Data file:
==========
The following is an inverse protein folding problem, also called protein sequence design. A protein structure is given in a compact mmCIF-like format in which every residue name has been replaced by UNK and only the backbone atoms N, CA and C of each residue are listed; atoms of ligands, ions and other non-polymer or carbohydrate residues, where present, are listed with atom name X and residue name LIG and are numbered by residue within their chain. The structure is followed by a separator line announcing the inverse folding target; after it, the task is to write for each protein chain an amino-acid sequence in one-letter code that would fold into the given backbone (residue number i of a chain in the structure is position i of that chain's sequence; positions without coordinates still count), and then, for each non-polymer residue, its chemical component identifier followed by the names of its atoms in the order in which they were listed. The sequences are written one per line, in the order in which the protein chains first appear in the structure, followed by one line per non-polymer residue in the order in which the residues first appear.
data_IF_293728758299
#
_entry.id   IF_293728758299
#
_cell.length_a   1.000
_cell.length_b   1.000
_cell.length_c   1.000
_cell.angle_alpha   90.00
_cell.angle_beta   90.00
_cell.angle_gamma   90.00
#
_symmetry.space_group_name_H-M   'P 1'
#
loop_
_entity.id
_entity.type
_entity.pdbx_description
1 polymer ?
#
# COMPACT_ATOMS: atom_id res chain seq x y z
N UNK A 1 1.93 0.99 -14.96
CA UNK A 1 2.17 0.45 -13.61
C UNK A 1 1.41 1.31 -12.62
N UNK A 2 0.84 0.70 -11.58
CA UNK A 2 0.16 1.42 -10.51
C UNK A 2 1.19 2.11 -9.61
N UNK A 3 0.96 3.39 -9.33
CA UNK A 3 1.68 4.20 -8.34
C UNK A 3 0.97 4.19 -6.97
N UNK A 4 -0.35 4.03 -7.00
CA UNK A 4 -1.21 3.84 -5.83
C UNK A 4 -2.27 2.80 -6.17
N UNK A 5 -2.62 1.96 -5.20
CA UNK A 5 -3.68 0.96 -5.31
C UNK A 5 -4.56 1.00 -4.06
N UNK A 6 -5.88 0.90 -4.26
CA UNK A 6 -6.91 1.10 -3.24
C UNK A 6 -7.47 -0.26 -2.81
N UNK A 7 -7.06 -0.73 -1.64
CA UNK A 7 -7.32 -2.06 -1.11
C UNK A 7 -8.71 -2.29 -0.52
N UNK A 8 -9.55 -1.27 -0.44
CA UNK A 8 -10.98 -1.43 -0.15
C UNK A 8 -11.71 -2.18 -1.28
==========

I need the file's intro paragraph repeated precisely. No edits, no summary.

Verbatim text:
The following is an inverse protein folding problem, also called protein sequence design. A protein structure is given in a compact mmCIF-like format in which every residue name has been replaced by UNK and only the backbone atoms N, CA and C of each residue are listed; atoms of ligands, ions and other non-polymer or carbohydrate residues, where present, are listed with atom name X and residue name LIG and are numbered by residue within their chain. The structure is followed by a separator line announcing the inverse folding target; after it, the task is to write for each protein chain an amino-acid sequence in one-letter code that would fold into the given backbone (residue number i of a chain in the structure is position i of that chain's sequence; positions without coordinates still count), and then, for each non-polymer residue, its chemical component identifier followed by the names of its atoms in the order in which they were listed. The sequences are written one per line, in the order in which the protein chains first appear in the structure, followed by one line per non-polymer residue in the order in which the residues first appear.